Reggae Meets R&B as Beres Hammond and Charlie Wilson Collaborate
by Howard Campbell
[KINGSTON, Jamaica] – Lovers rock king Beres Hammond and Rhythm And Blues legend Charlie Wilson got together here this week for recording sessions that blended Jamaican and American culture.
The singers recorded three songs at Hammond’s Harmony House studio with several of Jamaica’s top musicians. It is not known if they will be released on his or Wilson’s upcoming projects.
Keyboardist Robbie Lyn was one of the musicians who played on the songs. The sessions took place April 11-13.
“The songs aren’t fully reggae…more like slow jam reggae. Beres insisted on having the reggae flavor,” said Lyn.
Word from the Hammond camp is that the collaboration between the vocalists was five years in the making.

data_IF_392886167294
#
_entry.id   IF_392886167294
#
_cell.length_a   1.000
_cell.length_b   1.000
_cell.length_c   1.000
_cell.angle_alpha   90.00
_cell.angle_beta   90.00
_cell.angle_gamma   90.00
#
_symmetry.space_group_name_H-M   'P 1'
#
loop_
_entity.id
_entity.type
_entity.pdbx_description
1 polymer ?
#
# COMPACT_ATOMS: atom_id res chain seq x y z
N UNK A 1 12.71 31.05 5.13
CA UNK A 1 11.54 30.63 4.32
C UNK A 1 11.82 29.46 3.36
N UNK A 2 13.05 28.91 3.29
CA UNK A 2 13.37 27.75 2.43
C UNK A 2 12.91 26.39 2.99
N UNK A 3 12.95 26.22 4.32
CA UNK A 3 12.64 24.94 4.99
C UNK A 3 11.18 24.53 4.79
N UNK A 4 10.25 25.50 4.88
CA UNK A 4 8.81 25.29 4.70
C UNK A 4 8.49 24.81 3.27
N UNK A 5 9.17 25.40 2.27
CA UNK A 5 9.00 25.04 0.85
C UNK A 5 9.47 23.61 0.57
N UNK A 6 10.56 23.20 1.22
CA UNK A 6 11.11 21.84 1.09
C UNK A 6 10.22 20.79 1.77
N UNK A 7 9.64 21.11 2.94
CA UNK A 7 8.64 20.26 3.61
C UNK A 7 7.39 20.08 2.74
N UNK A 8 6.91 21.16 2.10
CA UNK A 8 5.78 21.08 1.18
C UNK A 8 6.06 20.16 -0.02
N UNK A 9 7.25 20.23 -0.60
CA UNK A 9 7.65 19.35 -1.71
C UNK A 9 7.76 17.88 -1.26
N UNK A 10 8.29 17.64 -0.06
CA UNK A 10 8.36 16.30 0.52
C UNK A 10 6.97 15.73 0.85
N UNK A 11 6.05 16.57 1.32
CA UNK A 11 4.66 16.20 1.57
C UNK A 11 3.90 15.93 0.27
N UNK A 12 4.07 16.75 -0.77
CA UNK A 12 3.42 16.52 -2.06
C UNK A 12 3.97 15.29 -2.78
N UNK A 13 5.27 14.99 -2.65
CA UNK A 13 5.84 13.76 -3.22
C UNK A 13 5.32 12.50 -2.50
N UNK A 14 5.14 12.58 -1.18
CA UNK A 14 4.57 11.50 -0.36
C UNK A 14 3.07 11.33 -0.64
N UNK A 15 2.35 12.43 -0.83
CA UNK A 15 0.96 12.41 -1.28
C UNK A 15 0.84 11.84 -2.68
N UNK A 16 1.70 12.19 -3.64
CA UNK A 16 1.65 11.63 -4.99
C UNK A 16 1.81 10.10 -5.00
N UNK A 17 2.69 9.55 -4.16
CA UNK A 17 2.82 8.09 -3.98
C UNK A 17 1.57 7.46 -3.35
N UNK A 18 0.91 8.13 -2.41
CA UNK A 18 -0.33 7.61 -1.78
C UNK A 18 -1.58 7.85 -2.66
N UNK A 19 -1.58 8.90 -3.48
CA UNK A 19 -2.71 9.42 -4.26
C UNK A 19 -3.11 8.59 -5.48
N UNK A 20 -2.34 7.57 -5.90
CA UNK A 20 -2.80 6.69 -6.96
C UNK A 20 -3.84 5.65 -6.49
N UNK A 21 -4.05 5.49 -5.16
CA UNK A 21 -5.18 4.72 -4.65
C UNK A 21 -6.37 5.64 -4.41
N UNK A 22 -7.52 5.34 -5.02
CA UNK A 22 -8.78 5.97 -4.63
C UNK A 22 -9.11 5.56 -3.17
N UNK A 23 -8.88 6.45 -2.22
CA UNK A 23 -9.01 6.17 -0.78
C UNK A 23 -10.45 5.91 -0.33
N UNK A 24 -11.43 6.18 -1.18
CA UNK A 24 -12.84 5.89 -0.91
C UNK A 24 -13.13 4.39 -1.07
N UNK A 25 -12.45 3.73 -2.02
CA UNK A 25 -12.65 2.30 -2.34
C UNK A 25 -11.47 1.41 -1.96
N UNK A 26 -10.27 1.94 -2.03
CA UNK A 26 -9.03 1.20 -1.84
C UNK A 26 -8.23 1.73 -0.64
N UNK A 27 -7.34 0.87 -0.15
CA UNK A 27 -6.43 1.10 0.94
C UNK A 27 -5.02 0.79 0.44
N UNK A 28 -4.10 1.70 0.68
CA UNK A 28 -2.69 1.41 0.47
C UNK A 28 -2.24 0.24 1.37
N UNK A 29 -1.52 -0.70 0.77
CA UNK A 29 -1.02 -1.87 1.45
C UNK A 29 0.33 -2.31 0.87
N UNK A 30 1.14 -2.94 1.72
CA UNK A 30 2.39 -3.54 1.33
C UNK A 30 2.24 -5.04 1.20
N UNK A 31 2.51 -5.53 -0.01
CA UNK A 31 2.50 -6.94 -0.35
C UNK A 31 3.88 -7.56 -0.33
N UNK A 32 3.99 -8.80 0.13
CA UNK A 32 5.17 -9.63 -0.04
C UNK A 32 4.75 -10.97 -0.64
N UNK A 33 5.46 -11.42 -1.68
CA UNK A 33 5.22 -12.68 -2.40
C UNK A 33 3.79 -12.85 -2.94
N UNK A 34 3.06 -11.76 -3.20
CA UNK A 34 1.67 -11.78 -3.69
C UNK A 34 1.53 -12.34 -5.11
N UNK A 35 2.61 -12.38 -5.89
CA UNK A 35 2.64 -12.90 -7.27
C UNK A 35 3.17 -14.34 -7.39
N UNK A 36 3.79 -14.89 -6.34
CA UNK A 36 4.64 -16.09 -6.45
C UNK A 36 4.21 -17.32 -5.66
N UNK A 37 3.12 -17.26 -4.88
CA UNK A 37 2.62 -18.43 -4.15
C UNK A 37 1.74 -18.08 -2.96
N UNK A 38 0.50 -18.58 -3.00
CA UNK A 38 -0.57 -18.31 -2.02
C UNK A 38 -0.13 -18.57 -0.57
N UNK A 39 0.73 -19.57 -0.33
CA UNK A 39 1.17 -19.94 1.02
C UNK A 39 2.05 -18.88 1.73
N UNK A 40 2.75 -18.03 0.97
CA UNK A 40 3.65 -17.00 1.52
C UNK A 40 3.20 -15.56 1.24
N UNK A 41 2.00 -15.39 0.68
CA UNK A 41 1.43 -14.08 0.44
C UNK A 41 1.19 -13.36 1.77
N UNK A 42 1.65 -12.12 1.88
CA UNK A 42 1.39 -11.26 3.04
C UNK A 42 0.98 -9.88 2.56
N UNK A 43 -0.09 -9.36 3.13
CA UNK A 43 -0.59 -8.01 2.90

Hammond, who recently completed his fourth Love And Harmony Cruise, is arguably the most consistent reggae artist out of Jamaica for the past 30 years. Easy-listening songs like What One Dance Can Do, She Loves me Now, Step Aside, Double Trouble and Rockaway have made him a mega star in that country and its Diaspora.
Wilson found fame with his two brothers in the GAP Band during the 1970s and 1980s, thanks to hits such as Burn Rubber, Outstanding and Yearning For Your Love. As a solo act, he has endeared himself to new fans as “Uncle Charlie” with songs like There Goes my Baby and You Are.
He performed in Jamaica in 2015 at the Jamaica Jazz And Blues Festival in Montego Bay.
Lyn, who has recorded and toured with Sly and Robbie and Peter Tosh, has played on a number of Hammond’s hits including She Loves me Now and Rockaway.
He was accompanied on the recording sessions by drummer Kirk Bennett, bassist Donald Dennis, keyboardist Bowie McLaughlin and guitarist Mitchum Chin.